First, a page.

Grad Student Conferences

Priors and Priorities: Conceiving Time and Other Bodies


The Harvard University Mahindra Center for the Humanities announces the “Priors and Priorities: Conceiving Time and Other Bodies” graduate conference. This interdisciplinary two-day conference takes as its central problematic the temporal displacements that mark the colonial and postcolonial condition. Modernity for Europe in the 18th century inhabited a fundamental paradox, what Elizabeth Povinelli identifies as the “governance of the prior,” where social, political, and economic life relied on an imperial project invested in differential civilizational time. Our conference, building on this insight, explores the tense of the colonized Other, who is made to occupy a place of prior-ness without priority. Colonialism imagines colonized peoples as prior to the arrival of the modern, yet strips them of priority. It consistently marks colonized peoples as savage, primitive, traditional, categorically prior to the time of modern society – in the process, producing a queer subject who haunts the colonial present. Bodies in this tense are both queered and racialized—relegated to a sexually non-normative past, racially incommensurable present, and discursively impossible future.

“Priors and Priorities” is grounded in an intellectual commitment to consider colonized, racialized, and queered bodies and histories as intersecting and mutually constituted. Analyzing the temporalities of Black, Brown and Queer bodies and histories requires an interdisciplinary approach that bridges postcolonial theory, critical race theory, and queer theory in order to understand the reverberations of being prior without priority.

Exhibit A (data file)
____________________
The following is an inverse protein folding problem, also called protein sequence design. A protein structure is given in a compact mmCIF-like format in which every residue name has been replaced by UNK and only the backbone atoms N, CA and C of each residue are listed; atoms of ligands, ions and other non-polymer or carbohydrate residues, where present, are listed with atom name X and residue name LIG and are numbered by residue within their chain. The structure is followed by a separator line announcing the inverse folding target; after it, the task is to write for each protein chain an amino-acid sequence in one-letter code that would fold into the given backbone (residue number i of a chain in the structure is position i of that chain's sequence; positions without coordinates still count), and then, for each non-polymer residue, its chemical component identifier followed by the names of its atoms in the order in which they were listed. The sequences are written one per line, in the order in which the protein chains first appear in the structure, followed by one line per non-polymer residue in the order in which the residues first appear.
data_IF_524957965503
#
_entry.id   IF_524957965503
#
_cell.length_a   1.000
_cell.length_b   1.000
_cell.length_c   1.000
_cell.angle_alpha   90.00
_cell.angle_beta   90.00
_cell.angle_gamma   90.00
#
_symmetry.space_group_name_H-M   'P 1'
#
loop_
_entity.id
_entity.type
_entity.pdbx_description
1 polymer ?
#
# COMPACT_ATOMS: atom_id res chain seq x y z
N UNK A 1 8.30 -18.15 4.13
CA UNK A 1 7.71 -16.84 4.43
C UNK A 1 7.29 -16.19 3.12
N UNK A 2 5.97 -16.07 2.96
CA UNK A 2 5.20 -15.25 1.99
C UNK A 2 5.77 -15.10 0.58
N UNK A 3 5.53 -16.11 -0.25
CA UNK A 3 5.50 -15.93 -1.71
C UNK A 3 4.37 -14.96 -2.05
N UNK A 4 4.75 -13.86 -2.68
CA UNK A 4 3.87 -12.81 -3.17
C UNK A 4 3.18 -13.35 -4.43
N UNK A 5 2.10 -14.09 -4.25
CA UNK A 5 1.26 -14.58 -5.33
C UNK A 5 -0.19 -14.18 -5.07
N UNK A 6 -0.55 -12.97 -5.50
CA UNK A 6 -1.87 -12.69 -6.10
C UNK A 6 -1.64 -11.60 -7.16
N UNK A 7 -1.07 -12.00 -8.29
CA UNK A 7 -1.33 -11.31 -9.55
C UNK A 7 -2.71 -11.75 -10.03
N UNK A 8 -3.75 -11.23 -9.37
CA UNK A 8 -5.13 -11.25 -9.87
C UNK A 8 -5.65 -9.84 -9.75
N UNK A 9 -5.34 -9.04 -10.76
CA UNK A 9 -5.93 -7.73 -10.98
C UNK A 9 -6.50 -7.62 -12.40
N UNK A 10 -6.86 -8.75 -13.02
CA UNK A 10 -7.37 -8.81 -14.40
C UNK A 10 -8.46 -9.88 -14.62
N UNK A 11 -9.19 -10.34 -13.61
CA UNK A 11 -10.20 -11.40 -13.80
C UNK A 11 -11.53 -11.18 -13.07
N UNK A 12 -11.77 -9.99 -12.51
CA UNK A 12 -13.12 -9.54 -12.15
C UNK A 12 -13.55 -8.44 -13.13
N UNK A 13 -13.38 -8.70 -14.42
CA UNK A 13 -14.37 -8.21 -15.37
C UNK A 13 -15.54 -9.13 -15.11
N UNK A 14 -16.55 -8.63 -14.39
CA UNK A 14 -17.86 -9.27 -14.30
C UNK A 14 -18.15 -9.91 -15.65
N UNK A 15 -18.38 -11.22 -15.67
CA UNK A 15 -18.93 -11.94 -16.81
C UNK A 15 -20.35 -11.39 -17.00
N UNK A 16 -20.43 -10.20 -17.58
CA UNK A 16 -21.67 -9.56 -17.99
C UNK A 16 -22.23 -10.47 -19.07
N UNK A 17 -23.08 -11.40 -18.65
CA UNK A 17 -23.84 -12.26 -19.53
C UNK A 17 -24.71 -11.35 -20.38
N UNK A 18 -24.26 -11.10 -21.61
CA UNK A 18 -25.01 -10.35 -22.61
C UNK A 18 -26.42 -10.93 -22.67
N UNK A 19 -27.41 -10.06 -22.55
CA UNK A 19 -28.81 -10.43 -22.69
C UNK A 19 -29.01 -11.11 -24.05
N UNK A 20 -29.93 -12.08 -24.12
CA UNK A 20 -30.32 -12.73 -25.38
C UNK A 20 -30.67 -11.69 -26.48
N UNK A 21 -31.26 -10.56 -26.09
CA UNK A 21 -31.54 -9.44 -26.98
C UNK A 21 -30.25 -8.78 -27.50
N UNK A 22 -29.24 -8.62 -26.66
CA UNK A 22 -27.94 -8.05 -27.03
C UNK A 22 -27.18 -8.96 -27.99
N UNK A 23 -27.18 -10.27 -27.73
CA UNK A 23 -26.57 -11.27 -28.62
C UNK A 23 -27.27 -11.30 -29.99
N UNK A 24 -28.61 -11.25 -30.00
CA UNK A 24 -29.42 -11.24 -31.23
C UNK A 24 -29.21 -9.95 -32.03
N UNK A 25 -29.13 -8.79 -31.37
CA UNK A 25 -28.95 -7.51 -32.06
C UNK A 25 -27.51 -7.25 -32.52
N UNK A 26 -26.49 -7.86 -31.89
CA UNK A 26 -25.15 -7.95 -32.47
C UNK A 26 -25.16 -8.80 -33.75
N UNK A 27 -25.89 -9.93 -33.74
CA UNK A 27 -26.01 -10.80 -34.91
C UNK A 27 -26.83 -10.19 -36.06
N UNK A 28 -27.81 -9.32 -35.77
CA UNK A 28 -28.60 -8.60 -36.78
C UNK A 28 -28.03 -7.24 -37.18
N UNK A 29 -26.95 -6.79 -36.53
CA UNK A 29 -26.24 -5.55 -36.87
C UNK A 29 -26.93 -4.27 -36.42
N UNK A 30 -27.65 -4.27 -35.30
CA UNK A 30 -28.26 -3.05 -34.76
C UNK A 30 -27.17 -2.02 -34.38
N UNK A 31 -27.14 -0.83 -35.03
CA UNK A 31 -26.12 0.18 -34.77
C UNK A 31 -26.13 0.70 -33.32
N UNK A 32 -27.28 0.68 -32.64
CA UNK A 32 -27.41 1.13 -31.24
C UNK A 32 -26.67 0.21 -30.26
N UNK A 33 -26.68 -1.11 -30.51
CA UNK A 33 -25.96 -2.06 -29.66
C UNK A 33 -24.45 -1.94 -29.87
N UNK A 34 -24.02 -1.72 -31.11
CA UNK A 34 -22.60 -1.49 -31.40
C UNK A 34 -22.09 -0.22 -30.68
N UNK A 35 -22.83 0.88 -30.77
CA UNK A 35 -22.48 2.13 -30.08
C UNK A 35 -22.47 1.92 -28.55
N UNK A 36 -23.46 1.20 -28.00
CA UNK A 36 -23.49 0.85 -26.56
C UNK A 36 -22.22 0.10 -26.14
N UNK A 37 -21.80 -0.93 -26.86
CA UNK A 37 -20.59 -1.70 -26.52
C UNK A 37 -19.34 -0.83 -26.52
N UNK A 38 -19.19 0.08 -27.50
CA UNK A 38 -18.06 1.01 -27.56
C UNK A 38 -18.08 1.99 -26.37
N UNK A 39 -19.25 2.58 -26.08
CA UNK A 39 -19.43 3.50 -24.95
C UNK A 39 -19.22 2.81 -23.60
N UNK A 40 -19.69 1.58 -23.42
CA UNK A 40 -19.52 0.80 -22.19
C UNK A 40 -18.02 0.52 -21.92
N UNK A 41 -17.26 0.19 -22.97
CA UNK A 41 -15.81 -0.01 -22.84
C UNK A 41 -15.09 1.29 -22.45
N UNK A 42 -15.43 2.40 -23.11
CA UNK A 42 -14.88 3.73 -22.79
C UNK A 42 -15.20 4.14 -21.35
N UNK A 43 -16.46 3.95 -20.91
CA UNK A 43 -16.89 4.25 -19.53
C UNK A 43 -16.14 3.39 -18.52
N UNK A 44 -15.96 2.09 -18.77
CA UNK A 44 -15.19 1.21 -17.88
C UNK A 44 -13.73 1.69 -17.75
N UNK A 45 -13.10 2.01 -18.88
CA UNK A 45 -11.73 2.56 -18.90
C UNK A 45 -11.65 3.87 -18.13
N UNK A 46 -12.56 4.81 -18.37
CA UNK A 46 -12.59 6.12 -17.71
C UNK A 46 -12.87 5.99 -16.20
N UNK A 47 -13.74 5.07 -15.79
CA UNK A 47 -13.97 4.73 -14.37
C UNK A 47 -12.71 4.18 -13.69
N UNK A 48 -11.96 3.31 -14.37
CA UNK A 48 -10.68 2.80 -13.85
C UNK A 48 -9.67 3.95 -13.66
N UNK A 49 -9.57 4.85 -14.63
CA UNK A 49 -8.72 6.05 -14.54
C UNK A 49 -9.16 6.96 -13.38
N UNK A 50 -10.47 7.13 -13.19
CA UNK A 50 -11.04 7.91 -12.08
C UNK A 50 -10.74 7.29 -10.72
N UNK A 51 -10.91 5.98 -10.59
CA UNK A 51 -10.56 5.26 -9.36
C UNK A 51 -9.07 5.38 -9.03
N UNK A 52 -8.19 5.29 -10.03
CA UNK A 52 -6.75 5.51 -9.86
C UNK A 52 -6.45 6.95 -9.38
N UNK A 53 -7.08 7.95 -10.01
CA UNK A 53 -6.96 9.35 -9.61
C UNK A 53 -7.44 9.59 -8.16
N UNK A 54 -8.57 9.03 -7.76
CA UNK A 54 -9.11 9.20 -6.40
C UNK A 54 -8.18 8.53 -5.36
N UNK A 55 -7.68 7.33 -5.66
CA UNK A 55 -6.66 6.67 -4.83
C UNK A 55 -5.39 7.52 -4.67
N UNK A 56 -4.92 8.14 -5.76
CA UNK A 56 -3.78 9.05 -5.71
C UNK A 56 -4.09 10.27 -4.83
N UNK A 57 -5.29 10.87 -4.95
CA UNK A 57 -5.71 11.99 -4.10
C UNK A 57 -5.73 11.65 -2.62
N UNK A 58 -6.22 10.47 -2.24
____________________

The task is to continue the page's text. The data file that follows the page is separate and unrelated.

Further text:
Friday, April 20

8:30am - 9:30am

9:30am - 11:30am
Panel 1: Temporalities on the Move
Chair: Ahmed Ragab, Richard T. Watson Associate Professor of Science and Religion, Harvard University
Respondent: Eli Nelson, PhD Candidate, Harvard University

  • “Road Plans and Planned Roads: Entangled Geographies, Spatiotemporal Frames, and Territorial Claims-making in Myanmar's Southern Shan State,” Courtney Wittekind, Harvard University
  • “Apache Deportation and the Birth of the Borderlands,” Nakay R. Flotte, Harvard University
  • “Out of Time”: Spatial Temporality among Bedouin as the Struggle for Land in the South of Palestine/Israel,” Safa Aburabia, Harvard University
  • “Times New Ottoman: The Orient Express in Ottoman Spacetime,” Caleb Shelburne, Harvard University

11:45am - 12:45pm

1:00pm - 3:00pm
Panel 2: Beyond the Posthuman
Chair: Eli Nelson, PhD Candidate, Harvard University
Respondent: Victor Seow, Assistant Professor, Department of History of Science, Harvard University

  • “Data Plans, Universal Assessments, and Streetlights: Technologies of Time in the Mississippi Delta,” Marc Aidinoff, MIT
  • “Alien Phones: The Limits of Disruption and the Infrastructure of Techno-resistance in 1990s US,” Gili Vidan, Harvard University
  • “El Tapón del Darien and the Movement Beyond the Human,” Juanita Becerra, Harvard University
  • “The Social Life of Fossils,” Nandini Ramachandran, City University of New York

3:15pm - 5:15pm
Panel 3: Tense, Epistemology, and Affect